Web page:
Rowan’s most engaging work took the random surface quality created through the wood-firing process and made it the central concept of the form. To make Sculpture with Natural Stone, he encased a stone in a block of clay. As the clay dried and shrank, it cracked away from the core. The scarring from the wood firing exponentially increased the piece’s visceral appeal. Two characteristics of this piece distinguished it from most of Rowan’s other works on display. First, all of his other works were essentially representational. Each referenced something other than itself—even if it was a pure geometric abstraction. With Sculpture with Natural Stone the process and transformation of materials became the subject. Rowan created the illusion that the kiln authored the piece, although he selected the materials, constructed them and placed them in a certain spot, all of which contributed to the final piece far more then the idiosyncrasies of the firing.

This tension between natural and invented objects was paralleled in the process that Shumpei Yamaki used to create his functional pieces included in the exhibition. As a maker of functional objects, he is restrained in how much he can alter his forms. But whereas all of Rowan’s work was consciously controlled (even Sculpture with Natural Stone alludes to intent, albeit intent to give up control) Yamaki’s process contrasted this deliberateness. He originally studied dance, specifically hip-hop dance, in which he moved from a conscious control to more instinctive and intuitive control. Yamaki described the connection between the two:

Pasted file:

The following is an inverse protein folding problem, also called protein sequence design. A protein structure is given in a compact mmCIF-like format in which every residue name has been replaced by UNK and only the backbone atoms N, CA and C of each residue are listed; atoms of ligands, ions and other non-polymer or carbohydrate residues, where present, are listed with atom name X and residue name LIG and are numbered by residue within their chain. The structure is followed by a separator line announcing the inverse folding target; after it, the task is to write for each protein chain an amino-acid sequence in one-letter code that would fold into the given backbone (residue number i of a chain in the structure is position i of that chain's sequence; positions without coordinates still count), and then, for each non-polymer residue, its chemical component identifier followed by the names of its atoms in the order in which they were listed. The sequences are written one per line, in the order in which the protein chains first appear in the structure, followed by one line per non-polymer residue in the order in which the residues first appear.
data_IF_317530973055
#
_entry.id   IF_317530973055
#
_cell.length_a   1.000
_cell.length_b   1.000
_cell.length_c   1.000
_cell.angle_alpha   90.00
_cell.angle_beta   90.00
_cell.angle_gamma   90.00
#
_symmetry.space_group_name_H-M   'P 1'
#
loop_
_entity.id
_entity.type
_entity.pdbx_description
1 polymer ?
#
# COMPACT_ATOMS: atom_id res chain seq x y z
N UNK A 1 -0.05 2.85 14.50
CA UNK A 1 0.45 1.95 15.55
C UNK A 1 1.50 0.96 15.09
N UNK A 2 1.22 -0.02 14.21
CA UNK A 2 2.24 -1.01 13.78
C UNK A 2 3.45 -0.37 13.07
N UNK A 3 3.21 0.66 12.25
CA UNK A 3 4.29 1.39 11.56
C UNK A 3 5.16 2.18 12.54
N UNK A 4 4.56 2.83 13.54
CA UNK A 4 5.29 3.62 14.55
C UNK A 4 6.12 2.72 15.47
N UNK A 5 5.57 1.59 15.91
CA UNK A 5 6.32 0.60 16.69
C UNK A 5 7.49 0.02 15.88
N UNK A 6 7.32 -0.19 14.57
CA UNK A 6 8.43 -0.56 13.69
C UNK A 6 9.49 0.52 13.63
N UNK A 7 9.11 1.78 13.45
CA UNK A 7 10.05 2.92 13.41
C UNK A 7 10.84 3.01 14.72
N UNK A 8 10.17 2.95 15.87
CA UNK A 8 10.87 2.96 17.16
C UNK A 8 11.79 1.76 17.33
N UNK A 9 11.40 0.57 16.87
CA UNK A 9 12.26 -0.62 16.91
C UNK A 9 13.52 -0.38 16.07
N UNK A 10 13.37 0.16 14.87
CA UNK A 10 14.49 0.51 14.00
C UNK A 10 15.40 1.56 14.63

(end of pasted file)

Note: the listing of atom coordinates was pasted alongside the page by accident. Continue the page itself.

Tim Rowan’s boxes, wood-fired ceramic.

Shumpei Yamaki’s tall cups with kohiki slip, up to 6 in. (15 cm) in height, electric-fired stoneware.

“My former experience in hip-hop culture and Capoeira (Afro-Brazilian martial arts) still exists in my body and soul, blending with and influencing my wheel-throwing techniques. When I dance, I dance with flow and force. I dance to express my primitive spirit, and my intuition is exactly what I feel at that moment, completely removed from myself.”

This process of removing his conscious self from his process manifested in his work at Sara Japanese Pottery, like his subtly expanding and curving teabowls and katachuchi bowls, which appeared almost to have grown into their shape as opposed to being made. One of his vases, a small, squashed, sphere-shaped vase with a large mouth and two handles, epitomized this dynamic. Yamaki placed the widest point of the vase below half the vase’s height, while leaving the mouth undulating so that it looked like it was in flux, rather than leveling it off. These decisions made the piece seem animate. This illusion of being kinetic seemed a natural extension of his background as a dancer.

Tim Rowan’s cup, wood-fired stoneware.

Yamaki’s functional pieces embodied the strength of restraint in both design and ego. He exhibited several tumblers that consisted of a tapered, bellied cylinder. Aside from a bare semicircle of clay at the bottom—which looked like a finger mark created when the piece was held and dipped in glaze, Yamaki left no mark of his authorship on the piece. They were simple, economical, and designed to be used.

The exhibition also included a series of works where Rowan and Yamaki exchanged bisqueware and fired them separately. This process may be an extension of their experiences firing together, seeing one another’s work go into a kiln, and thinking about how different surfaces could change or complement the other’s forms. While the idea seemed exciting, its execution did not engage in the same way as the individual works, because all of the collaborative process tended to blur each artist’s identity in the work. Both Rowan and Yamaki work with nuance; however, the pieces they exchanged and completed together lost this sense and became homogenous. The strength of the exhibition came from drawing clear and substantial distinctions between the two artists’ styles and their individual focus on sculptural and functional ceramics. These works muddied those distinctions.

the author Anthony Merino, a frequent contributor to Ceramics Monthly, is an artist and writer living in Adams, Massachusetts.